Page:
William Greider, one of Americas most respected political and economic journalists, explores how and why America has avoided coming to terms with the end of the Cold War eraand the troubling consequences for our fighting forces and our country. America possesses target overkill in staggering dimensions. Each year the new Department of Defense budget projects that next year or in subsequent years the financial squeeze will be magically resolved by increased spending. The military establishment marches forward to meet itself in financial crises. And the fundamental question remains unanswered: in a time of general peace, how much military power is enough? With vivid reportage, revealing anecdotes, and illuminating interviews, William Greider propels us into an engrossing debate about the addictive budget fixing and reprehensible expansion of our already bloated armed forces.
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(210mm x 140mm x 16mm)
Publisher: The Perseus Books Group
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US Kirkus Review »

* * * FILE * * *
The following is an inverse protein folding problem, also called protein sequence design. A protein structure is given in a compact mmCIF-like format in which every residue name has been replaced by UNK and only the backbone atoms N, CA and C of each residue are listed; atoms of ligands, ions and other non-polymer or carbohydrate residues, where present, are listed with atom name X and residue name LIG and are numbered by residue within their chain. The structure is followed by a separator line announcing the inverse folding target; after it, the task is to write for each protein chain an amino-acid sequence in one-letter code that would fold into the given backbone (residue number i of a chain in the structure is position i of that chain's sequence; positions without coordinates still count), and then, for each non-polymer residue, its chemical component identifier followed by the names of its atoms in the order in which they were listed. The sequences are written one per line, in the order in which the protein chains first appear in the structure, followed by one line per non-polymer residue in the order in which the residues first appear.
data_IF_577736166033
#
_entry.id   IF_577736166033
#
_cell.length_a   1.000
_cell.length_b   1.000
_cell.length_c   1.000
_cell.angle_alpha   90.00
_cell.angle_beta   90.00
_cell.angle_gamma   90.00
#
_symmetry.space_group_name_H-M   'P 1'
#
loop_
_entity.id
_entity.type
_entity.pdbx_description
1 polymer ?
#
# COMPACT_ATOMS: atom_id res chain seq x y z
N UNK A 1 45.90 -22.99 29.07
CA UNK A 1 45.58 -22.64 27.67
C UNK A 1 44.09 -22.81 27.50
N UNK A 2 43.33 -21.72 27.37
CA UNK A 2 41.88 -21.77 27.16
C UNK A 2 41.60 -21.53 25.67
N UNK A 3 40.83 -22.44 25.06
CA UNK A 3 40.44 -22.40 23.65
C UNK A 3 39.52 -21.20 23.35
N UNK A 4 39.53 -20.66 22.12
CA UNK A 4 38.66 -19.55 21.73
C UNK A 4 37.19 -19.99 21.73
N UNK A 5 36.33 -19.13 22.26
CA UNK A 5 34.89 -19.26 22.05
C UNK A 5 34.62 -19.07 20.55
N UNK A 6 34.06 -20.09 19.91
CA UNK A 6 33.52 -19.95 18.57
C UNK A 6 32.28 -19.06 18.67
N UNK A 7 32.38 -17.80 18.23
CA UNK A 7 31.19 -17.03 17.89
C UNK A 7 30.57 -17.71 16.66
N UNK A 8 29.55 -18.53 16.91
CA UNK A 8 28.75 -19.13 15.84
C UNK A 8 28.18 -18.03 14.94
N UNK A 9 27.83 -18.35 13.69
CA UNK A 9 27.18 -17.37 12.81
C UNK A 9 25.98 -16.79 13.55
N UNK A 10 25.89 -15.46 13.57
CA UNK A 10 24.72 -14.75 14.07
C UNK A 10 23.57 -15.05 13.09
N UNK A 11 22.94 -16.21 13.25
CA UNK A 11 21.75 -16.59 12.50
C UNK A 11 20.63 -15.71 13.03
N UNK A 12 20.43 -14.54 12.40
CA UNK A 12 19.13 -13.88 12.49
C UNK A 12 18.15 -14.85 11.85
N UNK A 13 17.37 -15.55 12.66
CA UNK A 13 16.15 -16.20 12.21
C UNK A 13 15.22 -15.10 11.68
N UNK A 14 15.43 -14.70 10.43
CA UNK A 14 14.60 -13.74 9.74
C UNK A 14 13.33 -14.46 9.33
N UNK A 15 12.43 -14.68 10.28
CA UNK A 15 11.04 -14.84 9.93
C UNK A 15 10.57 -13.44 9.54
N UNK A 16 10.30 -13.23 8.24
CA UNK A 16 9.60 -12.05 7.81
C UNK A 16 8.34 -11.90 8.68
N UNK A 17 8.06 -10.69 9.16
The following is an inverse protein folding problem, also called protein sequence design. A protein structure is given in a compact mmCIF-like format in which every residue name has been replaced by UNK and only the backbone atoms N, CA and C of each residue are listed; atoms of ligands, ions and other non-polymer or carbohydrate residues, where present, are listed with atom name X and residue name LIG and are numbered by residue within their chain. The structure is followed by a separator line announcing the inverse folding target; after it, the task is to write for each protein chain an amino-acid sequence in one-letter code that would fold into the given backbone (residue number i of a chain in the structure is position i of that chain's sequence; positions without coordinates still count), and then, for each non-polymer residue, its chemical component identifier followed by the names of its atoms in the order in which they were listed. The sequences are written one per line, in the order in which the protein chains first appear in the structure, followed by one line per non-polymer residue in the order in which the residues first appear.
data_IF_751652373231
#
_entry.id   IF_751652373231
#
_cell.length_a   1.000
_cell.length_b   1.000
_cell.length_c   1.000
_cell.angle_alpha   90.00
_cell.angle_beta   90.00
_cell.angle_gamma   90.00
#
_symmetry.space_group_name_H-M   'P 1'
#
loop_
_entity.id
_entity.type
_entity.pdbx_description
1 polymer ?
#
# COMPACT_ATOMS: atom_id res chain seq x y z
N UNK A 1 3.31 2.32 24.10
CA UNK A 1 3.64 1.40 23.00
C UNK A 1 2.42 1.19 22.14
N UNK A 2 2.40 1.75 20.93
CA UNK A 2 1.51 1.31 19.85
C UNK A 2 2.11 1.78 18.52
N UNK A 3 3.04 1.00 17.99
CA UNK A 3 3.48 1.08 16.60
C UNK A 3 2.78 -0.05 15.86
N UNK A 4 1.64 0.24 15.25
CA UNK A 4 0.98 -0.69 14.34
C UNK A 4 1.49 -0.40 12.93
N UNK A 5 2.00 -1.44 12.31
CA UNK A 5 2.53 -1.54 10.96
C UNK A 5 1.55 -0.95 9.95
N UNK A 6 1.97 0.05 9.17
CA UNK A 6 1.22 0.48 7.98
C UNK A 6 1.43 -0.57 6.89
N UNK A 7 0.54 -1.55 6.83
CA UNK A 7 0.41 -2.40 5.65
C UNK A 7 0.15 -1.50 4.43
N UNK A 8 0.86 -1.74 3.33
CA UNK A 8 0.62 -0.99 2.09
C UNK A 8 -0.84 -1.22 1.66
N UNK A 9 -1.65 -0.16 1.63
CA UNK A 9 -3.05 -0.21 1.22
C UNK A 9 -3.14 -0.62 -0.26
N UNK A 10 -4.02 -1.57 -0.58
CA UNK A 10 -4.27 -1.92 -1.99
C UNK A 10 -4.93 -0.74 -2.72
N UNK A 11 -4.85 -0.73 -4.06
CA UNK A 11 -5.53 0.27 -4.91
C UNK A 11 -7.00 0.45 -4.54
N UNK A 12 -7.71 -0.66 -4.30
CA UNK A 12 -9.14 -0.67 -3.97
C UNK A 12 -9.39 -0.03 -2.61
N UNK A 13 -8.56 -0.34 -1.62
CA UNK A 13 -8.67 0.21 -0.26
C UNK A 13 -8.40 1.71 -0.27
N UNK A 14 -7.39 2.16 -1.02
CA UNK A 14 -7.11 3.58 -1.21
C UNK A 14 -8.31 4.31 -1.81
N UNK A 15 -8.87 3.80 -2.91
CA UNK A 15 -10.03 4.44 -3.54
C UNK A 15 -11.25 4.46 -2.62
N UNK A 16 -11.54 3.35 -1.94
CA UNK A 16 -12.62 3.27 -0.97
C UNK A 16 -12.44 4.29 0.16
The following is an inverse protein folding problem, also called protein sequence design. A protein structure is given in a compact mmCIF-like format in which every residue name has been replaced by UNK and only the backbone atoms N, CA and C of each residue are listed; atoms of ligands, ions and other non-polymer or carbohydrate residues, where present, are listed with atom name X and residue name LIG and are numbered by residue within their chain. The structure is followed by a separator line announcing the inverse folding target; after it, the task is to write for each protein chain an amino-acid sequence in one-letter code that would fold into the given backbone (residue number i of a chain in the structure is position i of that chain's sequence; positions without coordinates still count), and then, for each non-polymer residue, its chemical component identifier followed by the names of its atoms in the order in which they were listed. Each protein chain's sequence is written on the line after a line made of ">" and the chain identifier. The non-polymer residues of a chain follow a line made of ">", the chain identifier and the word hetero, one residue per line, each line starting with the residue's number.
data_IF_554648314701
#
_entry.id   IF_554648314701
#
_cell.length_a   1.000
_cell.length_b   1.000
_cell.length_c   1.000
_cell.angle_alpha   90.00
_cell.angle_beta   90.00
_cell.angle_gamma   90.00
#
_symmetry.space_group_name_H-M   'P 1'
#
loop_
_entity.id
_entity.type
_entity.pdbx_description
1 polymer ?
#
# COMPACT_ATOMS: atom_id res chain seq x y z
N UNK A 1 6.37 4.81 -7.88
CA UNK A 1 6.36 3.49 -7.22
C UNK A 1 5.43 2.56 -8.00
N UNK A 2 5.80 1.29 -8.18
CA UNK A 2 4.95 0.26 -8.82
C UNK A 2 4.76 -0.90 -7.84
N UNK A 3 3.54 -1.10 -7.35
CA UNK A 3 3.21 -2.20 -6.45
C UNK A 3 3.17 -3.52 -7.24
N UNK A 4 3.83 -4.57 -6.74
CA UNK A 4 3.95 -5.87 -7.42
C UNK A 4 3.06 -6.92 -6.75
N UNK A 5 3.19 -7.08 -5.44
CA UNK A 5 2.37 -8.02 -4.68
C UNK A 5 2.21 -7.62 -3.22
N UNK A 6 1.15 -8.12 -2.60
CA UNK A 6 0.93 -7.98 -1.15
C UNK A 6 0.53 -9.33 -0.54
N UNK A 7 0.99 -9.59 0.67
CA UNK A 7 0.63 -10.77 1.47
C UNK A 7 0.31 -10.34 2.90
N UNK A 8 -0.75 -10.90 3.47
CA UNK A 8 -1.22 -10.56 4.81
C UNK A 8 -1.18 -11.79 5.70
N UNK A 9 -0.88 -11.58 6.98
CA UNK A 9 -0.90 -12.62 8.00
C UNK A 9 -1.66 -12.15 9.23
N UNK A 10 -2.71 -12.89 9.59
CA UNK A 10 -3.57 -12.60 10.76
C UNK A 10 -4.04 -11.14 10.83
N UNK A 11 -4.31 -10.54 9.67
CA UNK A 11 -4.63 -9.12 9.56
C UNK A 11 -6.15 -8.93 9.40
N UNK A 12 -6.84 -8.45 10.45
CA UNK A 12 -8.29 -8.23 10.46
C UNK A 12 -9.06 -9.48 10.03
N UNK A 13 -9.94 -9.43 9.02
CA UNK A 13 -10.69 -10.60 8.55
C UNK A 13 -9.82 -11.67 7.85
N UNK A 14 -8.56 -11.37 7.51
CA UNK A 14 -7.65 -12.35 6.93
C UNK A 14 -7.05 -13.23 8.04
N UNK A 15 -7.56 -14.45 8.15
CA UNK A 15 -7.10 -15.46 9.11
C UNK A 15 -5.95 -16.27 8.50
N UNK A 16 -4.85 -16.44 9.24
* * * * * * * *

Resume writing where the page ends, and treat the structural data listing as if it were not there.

A journalistic look at the primary post-Soviet threat to the American military. Greider (One World, Ready or Not, 1996, etc.) thrives on saying the emperor has no clothes, and his knack for pointing out the obvious but unseen means only those who consciously avert their eyes can pretend nothing is amiss. He argues here that America's military-industrial complex is in a state of denial about the end of the Cold War, and that "the status quo in national defense is not going to survive" unless decision-makers confront reality. Instead of the demobilization that has followed previous conflicts, military, political, and industrial leaders are acting as if current budget reductions represent a temporary squeeze rather than a new norm. Rather than give up new weapons systems the Pentagon cuts training and personnel costs, leaving the warriors and their machines "competing with each other for the money." Rather than admit that the economy Reagan built on defense spending no longer exists and face the political pain of base closings, politicians drain the budget to keep open barely utilized facilities. Rather than rethink and retool the weapons industry, huge factories operate at a fraction of their capacity. But the contradictions between these policies and the political and financial pressures of a post - Cold War budget cannot be sustained indefinitely, and without rethinking priorities, the ability of the military itself to function will be undermined. Greider's observation while perusing a seemingly endless line of military hardware now parked and waiting for a conflict in Europe that did not happen captures the problem: what do we do "now that a general peace is upon us? We don't know the answer. We don't even want to talk about it." Perhaps this honest glimpse of an untenable situation will start a conversation. (Kirkus Reviews)
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